Johnson receives $2M grant to study infant respiratory disease

National Institute of Environmental Health Sciences grant will support multiyear medical research to combat infant respiratory diseases
January 31, 2018

Natalie Johnson, PhD, assistant professor at Texas A&M School of Public Health, has received the Outstanding New Environmental Scientist (ONES) award from National Institute of Environmental Health Sciences (NIEHS), a center of the National Institutes of Health (NIH), for her research on infant respiratory disease. The award, worth just over $2 million, is for a multiyear project on the mechanisms of particulate matter-driven infant respiratory disease.

Since 1966, NIEHS researchers and grantees have illustrated the effects of air pollution and exposure to asbestos and lead. Johnson continues this line of inquiry by studying how prenatal exposure to particle pollution in the air is associated with increased lower respiratory tract infections in infants. The global prevalence of childhood respiratory illnesses is a major public health concern, as lower-respiratory tract infections may result in infant death, persistent lung damage and predisposition to various lung diseases, such as asthma. Johnson’s research will enable a better understanding of genetic and environmental determinants of infant respiratory health, identify children at risk of particulate matter-related diseases and establish preventive strategies.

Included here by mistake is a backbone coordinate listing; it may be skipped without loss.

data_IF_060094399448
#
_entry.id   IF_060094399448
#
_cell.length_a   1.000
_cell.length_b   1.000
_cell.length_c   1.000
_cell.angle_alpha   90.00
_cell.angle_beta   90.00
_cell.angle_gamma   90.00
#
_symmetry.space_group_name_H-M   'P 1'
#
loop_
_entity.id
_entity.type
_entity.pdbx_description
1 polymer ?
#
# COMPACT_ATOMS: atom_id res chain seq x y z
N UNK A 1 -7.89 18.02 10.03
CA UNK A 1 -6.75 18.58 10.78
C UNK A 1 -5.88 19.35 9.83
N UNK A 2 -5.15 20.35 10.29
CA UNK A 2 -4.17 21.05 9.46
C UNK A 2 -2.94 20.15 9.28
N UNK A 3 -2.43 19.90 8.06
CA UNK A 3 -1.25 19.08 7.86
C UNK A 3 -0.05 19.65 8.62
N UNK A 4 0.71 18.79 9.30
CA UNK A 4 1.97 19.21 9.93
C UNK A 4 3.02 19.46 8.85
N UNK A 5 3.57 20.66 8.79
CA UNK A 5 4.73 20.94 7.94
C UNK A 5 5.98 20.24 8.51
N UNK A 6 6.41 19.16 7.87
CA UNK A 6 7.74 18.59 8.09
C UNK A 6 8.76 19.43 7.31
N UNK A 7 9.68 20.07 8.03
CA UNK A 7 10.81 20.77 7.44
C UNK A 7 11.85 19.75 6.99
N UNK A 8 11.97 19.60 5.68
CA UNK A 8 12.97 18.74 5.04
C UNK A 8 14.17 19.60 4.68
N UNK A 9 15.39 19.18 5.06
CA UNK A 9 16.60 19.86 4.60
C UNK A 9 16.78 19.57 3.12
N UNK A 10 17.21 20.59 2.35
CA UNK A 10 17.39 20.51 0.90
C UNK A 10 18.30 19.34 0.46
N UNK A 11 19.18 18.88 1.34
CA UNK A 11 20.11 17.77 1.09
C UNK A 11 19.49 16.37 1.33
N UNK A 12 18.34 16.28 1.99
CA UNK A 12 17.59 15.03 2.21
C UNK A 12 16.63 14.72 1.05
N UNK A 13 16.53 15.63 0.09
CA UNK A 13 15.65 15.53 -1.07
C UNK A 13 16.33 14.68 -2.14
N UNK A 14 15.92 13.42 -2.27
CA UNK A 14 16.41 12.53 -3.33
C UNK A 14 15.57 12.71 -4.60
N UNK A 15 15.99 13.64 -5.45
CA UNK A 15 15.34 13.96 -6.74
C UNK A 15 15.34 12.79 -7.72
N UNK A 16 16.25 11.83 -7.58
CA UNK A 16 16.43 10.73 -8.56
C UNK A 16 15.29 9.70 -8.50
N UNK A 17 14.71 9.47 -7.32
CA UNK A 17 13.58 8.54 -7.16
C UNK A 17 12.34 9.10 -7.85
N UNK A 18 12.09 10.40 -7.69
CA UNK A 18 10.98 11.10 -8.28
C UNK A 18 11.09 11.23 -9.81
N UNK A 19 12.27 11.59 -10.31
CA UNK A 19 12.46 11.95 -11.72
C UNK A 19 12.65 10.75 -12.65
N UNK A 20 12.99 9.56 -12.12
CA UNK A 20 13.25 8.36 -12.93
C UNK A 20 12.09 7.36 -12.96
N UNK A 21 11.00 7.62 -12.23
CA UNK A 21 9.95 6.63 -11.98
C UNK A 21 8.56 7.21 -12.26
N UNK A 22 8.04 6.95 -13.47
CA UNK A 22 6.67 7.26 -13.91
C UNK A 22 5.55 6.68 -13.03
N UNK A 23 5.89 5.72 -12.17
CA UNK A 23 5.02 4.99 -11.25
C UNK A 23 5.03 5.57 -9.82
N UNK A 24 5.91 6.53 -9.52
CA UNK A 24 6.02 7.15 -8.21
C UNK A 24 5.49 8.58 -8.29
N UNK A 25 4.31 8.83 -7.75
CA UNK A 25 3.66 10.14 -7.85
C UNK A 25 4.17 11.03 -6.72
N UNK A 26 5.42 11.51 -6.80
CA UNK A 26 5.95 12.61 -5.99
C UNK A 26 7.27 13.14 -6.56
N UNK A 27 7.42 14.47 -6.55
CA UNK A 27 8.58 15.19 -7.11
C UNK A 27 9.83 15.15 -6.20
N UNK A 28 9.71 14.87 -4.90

Johnson will use this research project grant to purchase respiratory phenotyping equipment, travel to conferences and to attend annual meetings with a career advisory committee. “This is a unique research grant with a career development component that allows for me to establish an external committee to advise on the project aims,” Johnson said. “I will have the opportunity to learn from experts in air pollution, pulmonary immunology, oxidative stress and gene-environment interactions. This award will, without a doubt, allow me to begin an exciting new research program focused on multiple determinants of infant health, including infectious disease, environmental exposure and genetic predisposition.”

Upon launching in 2006, the ONES awards have identified outstanding scientists at formative stages in their careers. This NIEHS program has funded groundbreaking research initiatives in environmental health sciences. A component of the U.S. Department of Health and Human Services, NIEHS focuses on the environmental causes of diseases.

— Tamim Choudhury

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